Sass makes CSS fun again
Sass is an extension of CSS3, adding nested rules, variables,mixins, selector inheritance, and more. It’s translated to well-formatted, standard CSS using the command line tool or a web-framework plugin. Sass has two syntaxes. The most commonly used syntax is known as “SCSS” (for “Sassy CSS”), and is a superset of CSS3’s syntax. This means that every valid CSS3 stylesheet is valid SCSS as well. SCSS files use the extension .scss.
The second, older syntax is known as the indented syntax (or just “.sass”). Inspired by Haml’s terseness, it’s intended for people who prefer conciseness over similarity to CSS. Instead of brackets and semicolons, it uses the indentation of lines to specify blocks. Files in the indented syntax use the extension .sass.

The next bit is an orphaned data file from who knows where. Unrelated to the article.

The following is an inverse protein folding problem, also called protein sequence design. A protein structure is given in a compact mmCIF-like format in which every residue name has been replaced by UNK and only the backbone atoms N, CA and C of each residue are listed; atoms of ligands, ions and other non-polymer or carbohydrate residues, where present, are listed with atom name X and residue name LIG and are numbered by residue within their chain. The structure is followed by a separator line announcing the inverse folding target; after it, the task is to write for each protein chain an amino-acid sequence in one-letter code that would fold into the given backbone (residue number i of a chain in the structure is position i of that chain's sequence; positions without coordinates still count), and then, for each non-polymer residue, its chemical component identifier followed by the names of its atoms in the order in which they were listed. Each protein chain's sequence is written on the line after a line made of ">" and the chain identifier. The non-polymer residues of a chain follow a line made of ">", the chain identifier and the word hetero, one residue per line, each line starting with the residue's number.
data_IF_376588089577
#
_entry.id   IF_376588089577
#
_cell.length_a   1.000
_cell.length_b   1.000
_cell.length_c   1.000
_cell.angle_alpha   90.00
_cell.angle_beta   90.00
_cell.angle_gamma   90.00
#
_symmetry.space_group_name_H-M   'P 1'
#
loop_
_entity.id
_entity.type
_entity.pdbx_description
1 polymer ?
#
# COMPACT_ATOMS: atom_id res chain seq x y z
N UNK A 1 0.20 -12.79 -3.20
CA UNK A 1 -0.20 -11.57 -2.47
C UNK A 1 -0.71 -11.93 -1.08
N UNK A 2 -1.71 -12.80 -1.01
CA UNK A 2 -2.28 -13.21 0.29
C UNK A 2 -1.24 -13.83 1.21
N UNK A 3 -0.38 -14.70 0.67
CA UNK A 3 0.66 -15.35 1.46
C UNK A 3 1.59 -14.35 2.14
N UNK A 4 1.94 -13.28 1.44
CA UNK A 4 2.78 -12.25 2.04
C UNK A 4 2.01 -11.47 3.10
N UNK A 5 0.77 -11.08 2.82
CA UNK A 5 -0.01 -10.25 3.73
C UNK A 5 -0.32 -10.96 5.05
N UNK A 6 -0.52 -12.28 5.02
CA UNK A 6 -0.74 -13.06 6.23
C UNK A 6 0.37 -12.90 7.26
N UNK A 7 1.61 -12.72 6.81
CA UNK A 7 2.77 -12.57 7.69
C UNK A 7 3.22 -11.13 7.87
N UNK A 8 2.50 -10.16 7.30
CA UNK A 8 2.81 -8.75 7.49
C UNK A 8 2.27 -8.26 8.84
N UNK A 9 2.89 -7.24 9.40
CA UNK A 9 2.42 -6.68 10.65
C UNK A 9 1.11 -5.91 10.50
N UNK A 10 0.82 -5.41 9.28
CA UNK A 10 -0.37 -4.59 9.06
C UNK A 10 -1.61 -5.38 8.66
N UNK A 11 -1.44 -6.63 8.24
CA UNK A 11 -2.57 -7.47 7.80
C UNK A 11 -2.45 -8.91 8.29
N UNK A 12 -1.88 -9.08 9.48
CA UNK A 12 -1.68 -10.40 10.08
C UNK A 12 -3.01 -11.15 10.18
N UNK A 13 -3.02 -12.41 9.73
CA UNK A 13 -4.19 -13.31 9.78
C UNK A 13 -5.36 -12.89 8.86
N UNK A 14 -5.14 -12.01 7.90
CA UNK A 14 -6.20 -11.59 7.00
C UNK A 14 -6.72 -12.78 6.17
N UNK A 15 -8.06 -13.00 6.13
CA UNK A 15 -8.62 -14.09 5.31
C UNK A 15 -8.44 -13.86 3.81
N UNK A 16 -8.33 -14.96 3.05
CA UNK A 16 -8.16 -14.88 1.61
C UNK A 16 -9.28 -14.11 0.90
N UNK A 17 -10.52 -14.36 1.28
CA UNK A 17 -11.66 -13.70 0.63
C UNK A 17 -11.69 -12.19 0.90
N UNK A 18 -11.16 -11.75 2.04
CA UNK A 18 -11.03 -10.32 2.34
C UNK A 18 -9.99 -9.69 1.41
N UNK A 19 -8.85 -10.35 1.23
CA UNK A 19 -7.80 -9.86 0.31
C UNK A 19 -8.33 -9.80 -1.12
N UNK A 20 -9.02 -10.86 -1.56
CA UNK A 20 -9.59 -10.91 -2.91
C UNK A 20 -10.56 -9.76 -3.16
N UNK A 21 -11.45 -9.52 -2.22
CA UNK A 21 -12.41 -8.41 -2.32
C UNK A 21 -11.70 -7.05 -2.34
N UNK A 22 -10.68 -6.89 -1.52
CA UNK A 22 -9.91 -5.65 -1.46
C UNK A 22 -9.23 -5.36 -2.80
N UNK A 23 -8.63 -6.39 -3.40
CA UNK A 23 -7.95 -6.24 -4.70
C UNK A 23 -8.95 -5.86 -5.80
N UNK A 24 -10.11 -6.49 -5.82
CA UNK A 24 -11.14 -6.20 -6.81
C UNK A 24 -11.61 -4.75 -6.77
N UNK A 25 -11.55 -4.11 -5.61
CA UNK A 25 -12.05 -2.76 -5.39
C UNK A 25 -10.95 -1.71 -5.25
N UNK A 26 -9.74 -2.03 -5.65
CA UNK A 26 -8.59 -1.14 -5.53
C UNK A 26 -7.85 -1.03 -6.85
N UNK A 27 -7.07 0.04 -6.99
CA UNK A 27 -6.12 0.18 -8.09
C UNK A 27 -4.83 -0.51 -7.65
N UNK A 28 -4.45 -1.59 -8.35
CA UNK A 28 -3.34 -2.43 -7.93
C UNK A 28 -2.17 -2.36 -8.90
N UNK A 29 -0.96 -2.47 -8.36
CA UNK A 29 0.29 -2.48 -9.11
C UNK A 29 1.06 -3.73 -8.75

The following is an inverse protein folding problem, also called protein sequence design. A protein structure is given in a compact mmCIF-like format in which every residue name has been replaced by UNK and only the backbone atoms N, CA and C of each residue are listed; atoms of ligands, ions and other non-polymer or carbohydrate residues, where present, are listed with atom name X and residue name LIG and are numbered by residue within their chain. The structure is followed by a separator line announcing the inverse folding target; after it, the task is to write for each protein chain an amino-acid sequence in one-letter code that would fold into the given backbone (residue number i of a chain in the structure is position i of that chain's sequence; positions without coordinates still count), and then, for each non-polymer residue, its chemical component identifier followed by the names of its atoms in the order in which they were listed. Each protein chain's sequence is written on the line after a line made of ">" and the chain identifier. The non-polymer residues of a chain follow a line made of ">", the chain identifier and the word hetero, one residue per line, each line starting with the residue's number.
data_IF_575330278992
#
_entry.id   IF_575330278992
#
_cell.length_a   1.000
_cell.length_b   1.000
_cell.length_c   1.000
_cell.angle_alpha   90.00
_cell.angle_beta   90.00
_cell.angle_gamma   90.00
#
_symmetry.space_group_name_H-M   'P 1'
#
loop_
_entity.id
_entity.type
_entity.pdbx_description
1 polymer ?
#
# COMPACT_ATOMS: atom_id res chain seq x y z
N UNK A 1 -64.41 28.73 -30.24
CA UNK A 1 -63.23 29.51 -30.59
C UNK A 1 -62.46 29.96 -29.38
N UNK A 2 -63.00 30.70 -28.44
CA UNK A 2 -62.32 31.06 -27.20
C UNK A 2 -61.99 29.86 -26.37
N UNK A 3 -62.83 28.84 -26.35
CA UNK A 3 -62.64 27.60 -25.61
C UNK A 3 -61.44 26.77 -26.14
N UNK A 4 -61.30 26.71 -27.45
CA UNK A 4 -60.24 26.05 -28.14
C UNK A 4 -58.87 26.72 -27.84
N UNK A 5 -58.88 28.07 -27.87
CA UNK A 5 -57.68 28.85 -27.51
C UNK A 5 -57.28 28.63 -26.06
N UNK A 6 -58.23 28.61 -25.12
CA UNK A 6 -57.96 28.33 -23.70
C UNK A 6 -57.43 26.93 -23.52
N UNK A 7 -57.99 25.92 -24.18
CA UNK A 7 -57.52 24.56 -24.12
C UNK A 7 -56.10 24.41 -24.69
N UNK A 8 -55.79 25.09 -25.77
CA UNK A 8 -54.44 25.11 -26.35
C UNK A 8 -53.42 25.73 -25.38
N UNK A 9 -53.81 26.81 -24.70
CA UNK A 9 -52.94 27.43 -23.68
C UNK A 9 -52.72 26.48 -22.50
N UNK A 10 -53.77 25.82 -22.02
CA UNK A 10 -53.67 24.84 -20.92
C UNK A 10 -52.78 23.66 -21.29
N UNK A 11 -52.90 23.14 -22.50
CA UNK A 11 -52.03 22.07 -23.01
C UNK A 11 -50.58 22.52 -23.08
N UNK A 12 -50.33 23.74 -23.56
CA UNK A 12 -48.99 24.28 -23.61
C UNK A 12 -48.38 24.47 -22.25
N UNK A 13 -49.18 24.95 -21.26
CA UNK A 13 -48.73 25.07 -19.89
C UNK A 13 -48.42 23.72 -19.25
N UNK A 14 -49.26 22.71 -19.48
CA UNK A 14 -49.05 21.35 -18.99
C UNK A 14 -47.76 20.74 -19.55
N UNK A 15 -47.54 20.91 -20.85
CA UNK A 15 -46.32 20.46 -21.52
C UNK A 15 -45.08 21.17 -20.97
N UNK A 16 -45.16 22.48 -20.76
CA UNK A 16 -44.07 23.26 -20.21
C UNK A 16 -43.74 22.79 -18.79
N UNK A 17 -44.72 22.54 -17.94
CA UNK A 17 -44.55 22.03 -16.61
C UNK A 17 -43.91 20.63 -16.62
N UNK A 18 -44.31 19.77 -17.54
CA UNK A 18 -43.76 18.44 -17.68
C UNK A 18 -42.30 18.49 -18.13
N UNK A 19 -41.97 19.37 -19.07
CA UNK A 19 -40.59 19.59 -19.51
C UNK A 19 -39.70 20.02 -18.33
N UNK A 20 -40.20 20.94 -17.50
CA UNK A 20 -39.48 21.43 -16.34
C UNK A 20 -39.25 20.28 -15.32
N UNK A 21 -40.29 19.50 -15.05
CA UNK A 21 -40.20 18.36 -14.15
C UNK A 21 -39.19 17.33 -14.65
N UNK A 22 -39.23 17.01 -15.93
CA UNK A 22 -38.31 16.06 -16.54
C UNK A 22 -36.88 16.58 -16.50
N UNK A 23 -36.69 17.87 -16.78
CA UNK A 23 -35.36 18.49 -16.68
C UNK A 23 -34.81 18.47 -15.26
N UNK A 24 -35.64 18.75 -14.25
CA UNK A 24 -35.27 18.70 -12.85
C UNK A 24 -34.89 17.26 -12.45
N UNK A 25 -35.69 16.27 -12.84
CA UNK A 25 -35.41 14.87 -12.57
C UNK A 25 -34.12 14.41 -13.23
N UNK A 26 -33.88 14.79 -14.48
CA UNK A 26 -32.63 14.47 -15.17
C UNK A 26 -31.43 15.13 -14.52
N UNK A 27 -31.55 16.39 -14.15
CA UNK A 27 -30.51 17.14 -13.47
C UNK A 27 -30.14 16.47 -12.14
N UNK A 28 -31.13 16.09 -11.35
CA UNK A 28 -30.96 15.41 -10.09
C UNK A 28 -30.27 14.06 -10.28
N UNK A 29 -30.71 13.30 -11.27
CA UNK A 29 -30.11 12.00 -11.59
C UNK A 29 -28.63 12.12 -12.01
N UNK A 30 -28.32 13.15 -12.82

While the documentation on this site is mostly in the SCSS syntax, both syntaxes are fully supported – there is no functional difference between them. Use the syntax you prefer.
Finally, if you want to look at the Sass implementation, check out the YARD API documentation. This probably won’t be too useful for most people, but if you’re writing Ruby code to interact with Sass, that’s a good place to look.